## TheSharperDev

A site containing some of Morgan’s thoughts

This post is the third in a series introducing you to neural networks. Feel free to read Part I and Part 2 before diving into this one.

The past two posts we’ve solved very basic formulas using neural networks. Now lets build a neural network to solve an actual problem. Our neural network will learn to recognize handwritten numbers.

## The MNIST Dataset

The MNIST dataset is a classic “Hello World” type problem for machine learning.

The MNIST database of handwritten digits, available from this page, has a training set of 60,000 examples, and a test set of 10,000 examples. It is a subset of a larger set available from NIST. The digits have been size-normalized and centered in a fixed-size image. It is a good database for people who want to try learning techniques and pattern recognition methods on real-world data while spending minimal efforts on preprocessing and formatting.

http://yann.lecun.com/exdb/mnist/

These images are black and white 28x28 pixels of handwritten digits. Here are some samples from the dataset!

We’ll write a neural network to recognize this digits!

## Expanding Our Understanding of Neural Networks

In Part 2 of this series, we wrote a simple 3-input 1-output neural network. Here is what that network looked like.

Each input (x) was multiplied by a weight (w), then summed together to get our output (y). Here is the formula for this neural network.

$$y = w_1 x_1 + w_2 x_2 + w_3 x_3$$

How do we go from a single output network to a multi output network? What if we needed to build a neural network that had both 3 inputs and 2 outputs?

The number of inputs remain the same, but now we’ve added another output and 3 new weights.

You’ll see our weight notation changed. Now the weight identifies the two nodes it connects. The first subscript denotes which input its coming from and the second subscript denotes which output its going to.

$$w_{12} = \text{weight from}\, x_1\, \text{to}\, y_2$$

$$w_{31} = \text{weight from}\, x_3\, \text{to}\, y_1$$

We are building dense neural networks. A dense neural network is one that has a weight between every input and output node.

For building densely layered neural networks, 1. Determine how many inputs and outputs, 2. then create enough weights so there’s one weight between each input and output node.

To solve our MNIST problem, an image is our input, which is 2828 pixels. That means there’s 784 inputs. Our output guesses the digits 0-9, so we’ll need 10 outputs. Then for each input node, we’ll need a weight to map to each output node, which means we’ll have 7840 weights.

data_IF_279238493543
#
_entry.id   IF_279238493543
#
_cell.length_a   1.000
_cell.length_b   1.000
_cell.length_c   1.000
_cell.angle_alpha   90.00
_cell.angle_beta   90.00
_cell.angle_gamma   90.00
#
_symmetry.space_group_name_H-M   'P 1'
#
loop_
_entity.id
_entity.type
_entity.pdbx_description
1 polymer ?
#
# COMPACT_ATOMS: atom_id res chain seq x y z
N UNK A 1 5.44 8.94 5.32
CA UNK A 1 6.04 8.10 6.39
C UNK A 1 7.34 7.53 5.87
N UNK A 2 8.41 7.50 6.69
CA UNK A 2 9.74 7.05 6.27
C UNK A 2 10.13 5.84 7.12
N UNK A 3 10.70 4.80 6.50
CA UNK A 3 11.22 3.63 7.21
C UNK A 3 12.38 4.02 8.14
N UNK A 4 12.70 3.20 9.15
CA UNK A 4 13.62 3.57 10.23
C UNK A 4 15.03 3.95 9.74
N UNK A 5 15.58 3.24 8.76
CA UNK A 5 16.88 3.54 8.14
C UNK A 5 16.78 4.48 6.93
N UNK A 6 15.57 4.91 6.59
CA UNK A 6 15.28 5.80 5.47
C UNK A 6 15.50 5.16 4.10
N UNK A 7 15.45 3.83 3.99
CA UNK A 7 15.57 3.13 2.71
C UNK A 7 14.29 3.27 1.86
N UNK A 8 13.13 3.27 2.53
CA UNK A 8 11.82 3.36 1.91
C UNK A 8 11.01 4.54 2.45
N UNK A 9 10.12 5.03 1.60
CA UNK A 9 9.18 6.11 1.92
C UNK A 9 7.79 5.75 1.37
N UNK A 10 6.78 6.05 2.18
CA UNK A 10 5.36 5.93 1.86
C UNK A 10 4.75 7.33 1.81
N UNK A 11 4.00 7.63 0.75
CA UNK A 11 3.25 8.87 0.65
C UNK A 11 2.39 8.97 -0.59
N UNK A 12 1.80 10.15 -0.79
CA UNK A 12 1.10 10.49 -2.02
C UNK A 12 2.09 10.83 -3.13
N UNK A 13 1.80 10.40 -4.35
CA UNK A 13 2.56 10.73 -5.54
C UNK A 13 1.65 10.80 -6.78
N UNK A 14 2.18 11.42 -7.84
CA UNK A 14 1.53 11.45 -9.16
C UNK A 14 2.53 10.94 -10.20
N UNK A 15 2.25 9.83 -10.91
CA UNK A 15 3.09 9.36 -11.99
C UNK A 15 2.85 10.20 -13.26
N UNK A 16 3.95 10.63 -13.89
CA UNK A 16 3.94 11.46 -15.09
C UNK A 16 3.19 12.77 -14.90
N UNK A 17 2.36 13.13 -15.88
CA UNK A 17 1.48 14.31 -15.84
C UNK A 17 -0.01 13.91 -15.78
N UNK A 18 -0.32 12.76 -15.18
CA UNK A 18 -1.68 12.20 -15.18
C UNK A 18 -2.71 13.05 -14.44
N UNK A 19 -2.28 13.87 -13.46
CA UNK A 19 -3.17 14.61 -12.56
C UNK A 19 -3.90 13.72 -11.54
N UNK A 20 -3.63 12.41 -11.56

Visually, our neural network is going to look like this (minus the fact that I didn’t actually draw 784 inputs).

784 inputs, 10 outputs and a weight between each input and output.

Now lets get to coding that.

## Obtaining and Normalizing Data

I’m using Jupyter Lab to run this code! As written this code will not work via the python cli.

To get our data we are going to use Keras and TensorFlow. Two popular machine learning libraries. We’ll only use them to get our data, so now that you know about them you can forget about them for the rest of this tutorial.

They automatically load our data for us.

You’ll notice that we have images and labels broken down into training and testing categories. We have 60,000 training examples and 10,000 testing examples.

The images are a 2828 array representing the grayscale (0-255) of the pixel at that location. The labels are a single digit indicating what that image is.

The next thing we’ll need to do is normalize our data. We’ll perform three normalizations for this problem.

1. We’ll normalize the values in our pixel. Instead of the integer values 0-255, we want decimal values from 0-1. So we’re going to divide the images by 255.
2. Then we want to reshape our images. Currently there in 2828 format, we’ll convert that into a single 784 length array to match our neural network input.
3. We’ll convert labels into arrays. Labels are just a single number representing the given digit. Our prediction will be array of length 10, each value corresponding to the appropriate digit. So we need to perform the transformation.

Then here’s the code to train and test our images. Give it a look over and we’ll describe it more in the next section.

## Training Phase

The training phase is our neural network learns to make accurate predictions. How does it learn?

For our neural network, we have our inputs, our weights and our outputs. If we want our outputs to change (learn to make better predictions), the only lever we have to move is our weights.

After each prediction we’ll calculate how much we need to move the weights to hopefully make a better prediction next time.

#### 1st Training Image

Lets walk through our algorithm as it makes its first pass through our training data.